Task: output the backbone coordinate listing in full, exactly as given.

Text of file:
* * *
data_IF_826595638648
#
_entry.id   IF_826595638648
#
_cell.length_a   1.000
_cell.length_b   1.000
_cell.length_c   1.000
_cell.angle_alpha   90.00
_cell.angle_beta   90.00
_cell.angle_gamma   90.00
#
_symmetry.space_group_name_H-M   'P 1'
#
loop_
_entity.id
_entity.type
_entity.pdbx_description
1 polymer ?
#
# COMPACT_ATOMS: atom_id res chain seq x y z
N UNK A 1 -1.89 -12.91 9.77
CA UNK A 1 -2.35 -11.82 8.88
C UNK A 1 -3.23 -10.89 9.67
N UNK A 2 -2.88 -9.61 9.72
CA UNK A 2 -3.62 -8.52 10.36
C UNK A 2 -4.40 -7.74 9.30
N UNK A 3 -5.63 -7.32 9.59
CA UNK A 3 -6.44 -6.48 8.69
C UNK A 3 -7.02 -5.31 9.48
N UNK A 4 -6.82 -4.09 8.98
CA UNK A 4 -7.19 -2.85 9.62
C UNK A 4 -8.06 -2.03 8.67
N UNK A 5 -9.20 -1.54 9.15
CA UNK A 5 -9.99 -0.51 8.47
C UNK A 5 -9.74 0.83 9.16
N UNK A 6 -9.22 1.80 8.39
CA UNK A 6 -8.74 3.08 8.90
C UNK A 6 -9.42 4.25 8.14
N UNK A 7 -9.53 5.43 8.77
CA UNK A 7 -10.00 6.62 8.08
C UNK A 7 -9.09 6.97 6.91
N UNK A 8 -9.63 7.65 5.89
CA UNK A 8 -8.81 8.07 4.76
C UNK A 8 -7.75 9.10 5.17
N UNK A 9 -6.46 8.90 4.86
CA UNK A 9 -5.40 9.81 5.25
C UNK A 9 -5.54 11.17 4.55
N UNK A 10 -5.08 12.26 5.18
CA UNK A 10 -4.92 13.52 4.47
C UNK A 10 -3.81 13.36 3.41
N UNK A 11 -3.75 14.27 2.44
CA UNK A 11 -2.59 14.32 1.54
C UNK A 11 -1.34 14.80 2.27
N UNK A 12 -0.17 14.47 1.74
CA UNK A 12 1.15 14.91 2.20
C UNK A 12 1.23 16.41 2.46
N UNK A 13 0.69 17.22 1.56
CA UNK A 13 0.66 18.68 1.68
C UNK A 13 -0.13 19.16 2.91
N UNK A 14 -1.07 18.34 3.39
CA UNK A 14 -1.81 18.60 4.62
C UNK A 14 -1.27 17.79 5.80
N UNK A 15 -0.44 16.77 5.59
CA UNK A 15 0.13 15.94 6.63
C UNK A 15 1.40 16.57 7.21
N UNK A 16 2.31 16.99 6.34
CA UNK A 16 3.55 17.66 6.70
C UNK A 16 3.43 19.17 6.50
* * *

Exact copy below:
data_IF_826595638648
#
_entry.id   IF_826595638648
#
_cell.length_a   1.000
_cell.length_b   1.000
_cell.length_c   1.000
_cell.angle_alpha   90.00
_cell.angle_beta   90.00
_cell.angle_gamma   90.00
#
_symmetry.space_group_name_H-M   'P 1'
#
loop_
_entity.id
_entity.type
_entity.pdbx_description
1 polymer ?
#
# COMPACT_ATOMS: atom_id res chain seq x y z
N UNK A 1 -1.89 -12.91 9.77
CA UNK A 1 -2.35 -11.82 8.88
C UNK A 1 -3.23 -10.89 9.67
N UNK A 2 -2.88 -9.61 9.72
CA UNK A 2 -3.62 -8.52 10.36
C UNK A 2 -4.40 -7.74 9.30
N UNK A 3 -5.63 -7.32 9.59
CA UNK A 3 -6.44 -6.48 8.69
C UNK A 3 -7.02 -5.31 9.48
N UNK A 4 -6.82 -4.09 8.98
CA UNK A 4 -7.19 -2.85 9.62
C UNK A 4 -8.06 -2.03 8.67
N UNK A 5 -9.20 -1.54 9.15
CA UNK A 5 -9.99 -0.51 8.47
C UNK A 5 -9.74 0.83 9.16
N UNK A 6 -9.22 1.80 8.39
CA UNK A 6 -8.74 3.08 8.90
C UNK A 6 -9.42 4.25 8.14
N UNK A 7 -9.53 5.43 8.77
CA UNK A 7 -10.00 6.62 8.08
C UNK A 7 -9.09 6.97 6.91
N UNK A 8 -9.63 7.65 5.89
CA UNK A 8 -8.81 8.07 4.76
C UNK A 8 -7.75 9.10 5.17
N UNK A 9 -6.46 8.90 4.86
CA UNK A 9 -5.40 9.81 5.25
C UNK A 9 -5.54 11.17 4.55
N UNK A 10 -5.08 12.26 5.18
CA UNK A 10 -4.92 13.52 4.47
C UNK A 10 -3.81 13.36 3.41
N UNK A 11 -3.75 14.27 2.44
CA UNK A 11 -2.59 14.32 1.54
C UNK A 11 -1.34 14.80 2.27
N UNK A 12 -0.17 14.47 1.74
CA UNK A 12 1.15 14.91 2.20
C UNK A 12 1.23 16.41 2.46
N UNK A 13 0.69 17.22 1.56
CA UNK A 13 0.66 18.68 1.68
C UNK A 13 -0.13 19.16 2.91
N UNK A 14 -1.07 18.34 3.39
CA UNK A 14 -1.81 18.60 4.62
C UNK A 14 -1.27 17.79 5.80
N UNK A 15 -0.44 16.77 5.59
CA UNK A 15 0.13 15.94 6.63
C UNK A 15 1.40 16.57 7.21
N UNK A 16 2.31 16.99 6.34
CA UNK A 16 3.55 17.66 6.70
C UNK A 16 3.43 19.17 6.50